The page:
I am 36 weeks pregnant—just about a month away from welcoming a baby into our family. James and I are excited and a bit uncertain as to what we’re about to get ourselves into! Together, we have been consumed by the following questions about daycare: What type of parenting should we follow? What should we be putting on our registry? Pretty normal questions for new parents. For new parents in North America, that is.
Because if James and I were living in a rural village in Africa, our questions would be dramatically different. We would have no such luxury to ask the questions stated above.
Instead, our concerns would be around whether or not the baby and I would survive labor and delivery, especially without access to a skilled birth attendant or clean water to prevent infections. If the baby survives, his greatest risk would be the threat of diarrhea, which is caused by contaminated water, and is the leading cause of death for children under the age of five. Beyond that, school would not be a guarantee, especially if he needed to spend his days walking back and forth to find water for our family.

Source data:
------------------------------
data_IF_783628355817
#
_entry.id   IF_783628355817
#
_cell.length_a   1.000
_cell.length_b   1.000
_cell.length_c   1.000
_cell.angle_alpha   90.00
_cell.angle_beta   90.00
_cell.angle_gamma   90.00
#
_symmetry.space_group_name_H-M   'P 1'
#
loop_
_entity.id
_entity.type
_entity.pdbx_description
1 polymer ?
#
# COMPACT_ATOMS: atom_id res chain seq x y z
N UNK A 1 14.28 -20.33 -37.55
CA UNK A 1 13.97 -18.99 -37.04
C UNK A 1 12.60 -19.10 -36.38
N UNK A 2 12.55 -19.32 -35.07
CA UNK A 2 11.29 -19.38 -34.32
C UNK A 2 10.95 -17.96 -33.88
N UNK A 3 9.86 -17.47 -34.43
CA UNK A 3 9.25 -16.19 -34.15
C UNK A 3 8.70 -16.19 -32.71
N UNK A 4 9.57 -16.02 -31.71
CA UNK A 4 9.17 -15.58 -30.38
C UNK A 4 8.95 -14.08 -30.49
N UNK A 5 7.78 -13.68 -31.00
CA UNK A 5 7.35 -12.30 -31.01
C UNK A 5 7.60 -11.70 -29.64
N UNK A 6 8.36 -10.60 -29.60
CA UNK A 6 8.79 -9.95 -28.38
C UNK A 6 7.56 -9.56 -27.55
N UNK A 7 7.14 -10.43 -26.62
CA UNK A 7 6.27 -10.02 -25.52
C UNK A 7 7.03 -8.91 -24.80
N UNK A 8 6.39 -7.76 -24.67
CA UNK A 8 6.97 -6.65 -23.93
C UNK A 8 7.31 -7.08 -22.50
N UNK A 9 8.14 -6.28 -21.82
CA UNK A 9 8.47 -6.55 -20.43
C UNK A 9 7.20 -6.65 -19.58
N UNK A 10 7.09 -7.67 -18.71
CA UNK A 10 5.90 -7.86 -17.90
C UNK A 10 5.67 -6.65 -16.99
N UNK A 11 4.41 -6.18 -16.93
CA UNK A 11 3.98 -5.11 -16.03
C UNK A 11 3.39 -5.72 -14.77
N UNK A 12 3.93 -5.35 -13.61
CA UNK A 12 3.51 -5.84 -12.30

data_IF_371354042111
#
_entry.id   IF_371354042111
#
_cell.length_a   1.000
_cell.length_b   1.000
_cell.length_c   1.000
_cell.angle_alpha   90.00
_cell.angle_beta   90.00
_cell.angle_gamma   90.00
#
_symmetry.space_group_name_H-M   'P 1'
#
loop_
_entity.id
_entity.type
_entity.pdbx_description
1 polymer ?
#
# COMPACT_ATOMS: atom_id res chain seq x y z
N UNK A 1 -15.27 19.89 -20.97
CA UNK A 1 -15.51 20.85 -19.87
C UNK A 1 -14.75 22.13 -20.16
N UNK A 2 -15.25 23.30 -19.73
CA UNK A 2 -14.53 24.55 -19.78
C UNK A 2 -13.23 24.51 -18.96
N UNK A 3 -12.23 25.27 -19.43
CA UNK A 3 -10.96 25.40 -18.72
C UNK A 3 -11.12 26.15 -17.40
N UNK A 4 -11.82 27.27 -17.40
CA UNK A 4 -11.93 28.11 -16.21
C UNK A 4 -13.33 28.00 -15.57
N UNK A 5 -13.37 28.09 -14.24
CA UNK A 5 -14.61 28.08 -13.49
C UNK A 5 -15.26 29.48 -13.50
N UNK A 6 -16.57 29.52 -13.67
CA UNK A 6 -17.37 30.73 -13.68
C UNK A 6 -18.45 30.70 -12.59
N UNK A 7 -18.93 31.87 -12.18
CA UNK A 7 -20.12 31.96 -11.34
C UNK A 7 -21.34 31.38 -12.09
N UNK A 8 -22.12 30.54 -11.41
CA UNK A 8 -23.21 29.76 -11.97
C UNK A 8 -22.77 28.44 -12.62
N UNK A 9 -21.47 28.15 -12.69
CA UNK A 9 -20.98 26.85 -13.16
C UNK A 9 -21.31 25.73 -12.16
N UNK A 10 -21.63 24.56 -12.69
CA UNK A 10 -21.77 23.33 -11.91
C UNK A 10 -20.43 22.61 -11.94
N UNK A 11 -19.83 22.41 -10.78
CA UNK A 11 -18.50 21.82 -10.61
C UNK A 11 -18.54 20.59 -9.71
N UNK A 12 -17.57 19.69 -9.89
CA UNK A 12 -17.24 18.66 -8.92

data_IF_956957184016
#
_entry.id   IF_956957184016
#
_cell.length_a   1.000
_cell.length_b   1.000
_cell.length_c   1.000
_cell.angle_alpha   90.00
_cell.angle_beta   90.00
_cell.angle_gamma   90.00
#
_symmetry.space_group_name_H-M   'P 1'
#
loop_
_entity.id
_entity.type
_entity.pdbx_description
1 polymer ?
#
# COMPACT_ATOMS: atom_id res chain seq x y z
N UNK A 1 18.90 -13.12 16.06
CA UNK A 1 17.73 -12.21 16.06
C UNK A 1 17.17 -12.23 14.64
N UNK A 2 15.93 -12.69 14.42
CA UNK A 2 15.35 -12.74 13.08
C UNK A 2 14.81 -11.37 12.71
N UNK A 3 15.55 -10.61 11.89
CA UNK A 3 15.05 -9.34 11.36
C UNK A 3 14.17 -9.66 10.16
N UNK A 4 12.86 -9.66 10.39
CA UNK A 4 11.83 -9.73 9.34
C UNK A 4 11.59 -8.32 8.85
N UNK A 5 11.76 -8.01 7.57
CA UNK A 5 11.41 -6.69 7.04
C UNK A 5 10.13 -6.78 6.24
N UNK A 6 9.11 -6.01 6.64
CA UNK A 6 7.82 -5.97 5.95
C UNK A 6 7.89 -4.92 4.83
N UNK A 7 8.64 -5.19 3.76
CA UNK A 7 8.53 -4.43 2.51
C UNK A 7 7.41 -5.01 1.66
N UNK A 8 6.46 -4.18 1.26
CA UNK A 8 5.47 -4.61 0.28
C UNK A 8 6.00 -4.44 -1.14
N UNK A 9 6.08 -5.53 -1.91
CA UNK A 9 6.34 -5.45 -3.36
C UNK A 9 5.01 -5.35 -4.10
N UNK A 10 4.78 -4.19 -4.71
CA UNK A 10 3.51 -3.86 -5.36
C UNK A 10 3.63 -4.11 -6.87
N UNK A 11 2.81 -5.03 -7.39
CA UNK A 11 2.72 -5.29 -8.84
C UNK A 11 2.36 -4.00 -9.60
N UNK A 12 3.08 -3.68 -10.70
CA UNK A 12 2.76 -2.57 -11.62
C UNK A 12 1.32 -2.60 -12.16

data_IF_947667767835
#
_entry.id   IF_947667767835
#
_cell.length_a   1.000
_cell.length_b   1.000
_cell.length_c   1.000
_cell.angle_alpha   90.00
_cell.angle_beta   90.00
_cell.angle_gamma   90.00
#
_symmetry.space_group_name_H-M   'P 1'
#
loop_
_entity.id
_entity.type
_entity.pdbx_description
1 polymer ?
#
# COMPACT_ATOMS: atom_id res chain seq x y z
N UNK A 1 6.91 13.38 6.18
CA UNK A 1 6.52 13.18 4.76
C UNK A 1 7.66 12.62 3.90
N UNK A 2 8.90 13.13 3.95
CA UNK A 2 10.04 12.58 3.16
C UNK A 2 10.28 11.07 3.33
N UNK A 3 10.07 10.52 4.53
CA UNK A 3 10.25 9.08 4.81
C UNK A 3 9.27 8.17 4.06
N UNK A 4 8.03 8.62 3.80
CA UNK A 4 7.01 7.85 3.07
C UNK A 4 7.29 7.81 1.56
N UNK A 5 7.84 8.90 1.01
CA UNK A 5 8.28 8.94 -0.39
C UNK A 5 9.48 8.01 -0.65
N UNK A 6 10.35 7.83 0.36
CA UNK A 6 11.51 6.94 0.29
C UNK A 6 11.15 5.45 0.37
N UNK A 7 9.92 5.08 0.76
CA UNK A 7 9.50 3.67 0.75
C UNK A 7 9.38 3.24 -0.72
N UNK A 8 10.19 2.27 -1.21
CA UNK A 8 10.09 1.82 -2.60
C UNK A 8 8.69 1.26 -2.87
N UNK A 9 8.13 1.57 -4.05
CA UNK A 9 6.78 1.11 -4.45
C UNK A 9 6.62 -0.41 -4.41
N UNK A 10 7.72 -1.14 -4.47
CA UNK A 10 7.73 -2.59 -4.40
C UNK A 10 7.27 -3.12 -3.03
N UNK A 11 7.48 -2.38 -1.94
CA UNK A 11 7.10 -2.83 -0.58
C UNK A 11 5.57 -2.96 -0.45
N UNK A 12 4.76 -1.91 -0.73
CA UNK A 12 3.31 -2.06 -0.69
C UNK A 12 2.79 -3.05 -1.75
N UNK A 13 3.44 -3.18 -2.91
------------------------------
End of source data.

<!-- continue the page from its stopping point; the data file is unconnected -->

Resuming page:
I have walked with children and families for the last 10 years as they have had to face such difficult questions, and I am more aware today than ever of the gift it is to have something as basic as clean water.
As World Water Day approaches (this Saturday), I am grateful to not have to worry so much about my baby’s survival, due in large part to our easy access to safe water. I am also prayerful that we can each find ways to continue to advocate for those around the world who know no such luxury.